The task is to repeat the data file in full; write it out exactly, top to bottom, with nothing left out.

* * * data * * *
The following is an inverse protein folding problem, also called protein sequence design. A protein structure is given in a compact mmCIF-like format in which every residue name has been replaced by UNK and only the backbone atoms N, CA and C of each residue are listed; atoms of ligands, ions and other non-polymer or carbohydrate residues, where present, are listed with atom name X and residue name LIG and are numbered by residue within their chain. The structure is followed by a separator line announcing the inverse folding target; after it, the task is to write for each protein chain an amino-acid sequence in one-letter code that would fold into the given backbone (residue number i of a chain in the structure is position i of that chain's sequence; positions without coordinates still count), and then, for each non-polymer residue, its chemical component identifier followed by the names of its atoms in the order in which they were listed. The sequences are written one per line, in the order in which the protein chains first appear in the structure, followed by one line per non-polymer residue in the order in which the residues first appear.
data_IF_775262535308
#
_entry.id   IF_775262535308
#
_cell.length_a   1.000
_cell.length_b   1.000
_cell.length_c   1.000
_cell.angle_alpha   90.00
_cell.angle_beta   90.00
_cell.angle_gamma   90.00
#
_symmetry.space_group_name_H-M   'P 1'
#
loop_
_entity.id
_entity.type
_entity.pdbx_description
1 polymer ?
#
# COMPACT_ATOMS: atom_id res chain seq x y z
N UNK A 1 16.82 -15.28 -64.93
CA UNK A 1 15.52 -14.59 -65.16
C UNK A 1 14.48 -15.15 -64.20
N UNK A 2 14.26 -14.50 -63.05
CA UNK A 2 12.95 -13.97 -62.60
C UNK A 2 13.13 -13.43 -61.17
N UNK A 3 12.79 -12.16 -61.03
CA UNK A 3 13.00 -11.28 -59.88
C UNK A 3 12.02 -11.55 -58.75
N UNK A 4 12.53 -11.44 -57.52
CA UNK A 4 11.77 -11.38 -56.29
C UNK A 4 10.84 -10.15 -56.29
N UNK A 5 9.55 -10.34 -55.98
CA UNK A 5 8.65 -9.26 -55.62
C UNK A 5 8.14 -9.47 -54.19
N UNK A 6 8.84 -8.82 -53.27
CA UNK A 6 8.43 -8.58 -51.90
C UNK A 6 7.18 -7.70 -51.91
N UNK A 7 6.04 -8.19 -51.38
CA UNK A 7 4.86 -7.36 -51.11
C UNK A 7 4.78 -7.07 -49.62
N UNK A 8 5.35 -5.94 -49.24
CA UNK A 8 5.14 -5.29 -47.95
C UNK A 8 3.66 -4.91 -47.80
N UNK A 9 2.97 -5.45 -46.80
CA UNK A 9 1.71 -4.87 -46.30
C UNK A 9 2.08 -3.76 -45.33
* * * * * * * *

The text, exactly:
The following is an inverse protein folding problem, also called protein sequence design. A protein structure is given in a compact mmCIF-like format in which every residue name has been replaced by UNK and only the backbone atoms N, CA and C of each residue are listed; atoms of ligands, ions and other non-polymer or carbohydrate residues, where present, are listed with atom name X and residue name LIG and are numbered by residue within their chain. The structure is followed by a separator line announcing the inverse folding target; after it, the task is to write for each protein chain an amino-acid sequence in one-letter code that would fold into the given backbone (residue number i of a chain in the structure is position i of that chain's sequence; positions without coordinates still count), and then, for each non-polymer residue, its chemical component identifier followed by the names of its atoms in the order in which they were listed. The sequences are written one per line, in the order in which the protein chains first appear in the structure, followed by one line per non-polymer residue in the order in which the residues first appear.
data_IF_775262535308
#
_entry.id   IF_775262535308
#
_cell.length_a   1.000
_cell.length_b   1.000
_cell.length_c   1.000
_cell.angle_alpha   90.00
_cell.angle_beta   90.00
_cell.angle_gamma   90.00
#
_symmetry.space_group_name_H-M   'P 1'
#
loop_
_entity.id
_entity.type
_entity.pdbx_description
1 polymer ?
#
# COMPACT_ATOMS: atom_id res chain seq x y z
N UNK A 1 16.82 -15.28 -64.93
CA UNK A 1 15.52 -14.59 -65.16
C UNK A 1 14.48 -15.15 -64.20
N UNK A 2 14.26 -14.50 -63.05
CA UNK A 2 12.95 -13.97 -62.60
C UNK A 2 13.13 -13.43 -61.17
N UNK A 3 12.79 -12.16 -61.03
CA UNK A 3 13.00 -11.28 -59.88
C UNK A 3 12.02 -11.55 -58.75
N UNK A 4 12.53 -11.44 -57.52
CA UNK A 4 11.77 -11.38 -56.29
C UNK A 4 10.84 -10.15 -56.29
N UNK A 5 9.55 -10.34 -55.98
CA UNK A 5 8.65 -9.26 -55.62
C UNK A 5 8.14 -9.47 -54.19
N UNK A 6 8.84 -8.82 -53.27
CA UNK A 6 8.43 -8.58 -51.90
C UNK A 6 7.18 -7.70 -51.91
N UNK A 7 6.04 -8.19 -51.38
CA UNK A 7 4.86 -7.36 -51.11
C UNK A 7 4.78 -7.07 -49.62
N UNK A 8 5.35 -5.94 -49.24
CA UNK A 8 5.14 -5.29 -47.95
C UNK A 8 3.66 -4.91 -47.80
N UNK A 9 2.97 -5.45 -46.80
CA UNK A 9 1.71 -4.87 -46.30
C UNK A 9 2.08 -3.76 -45.33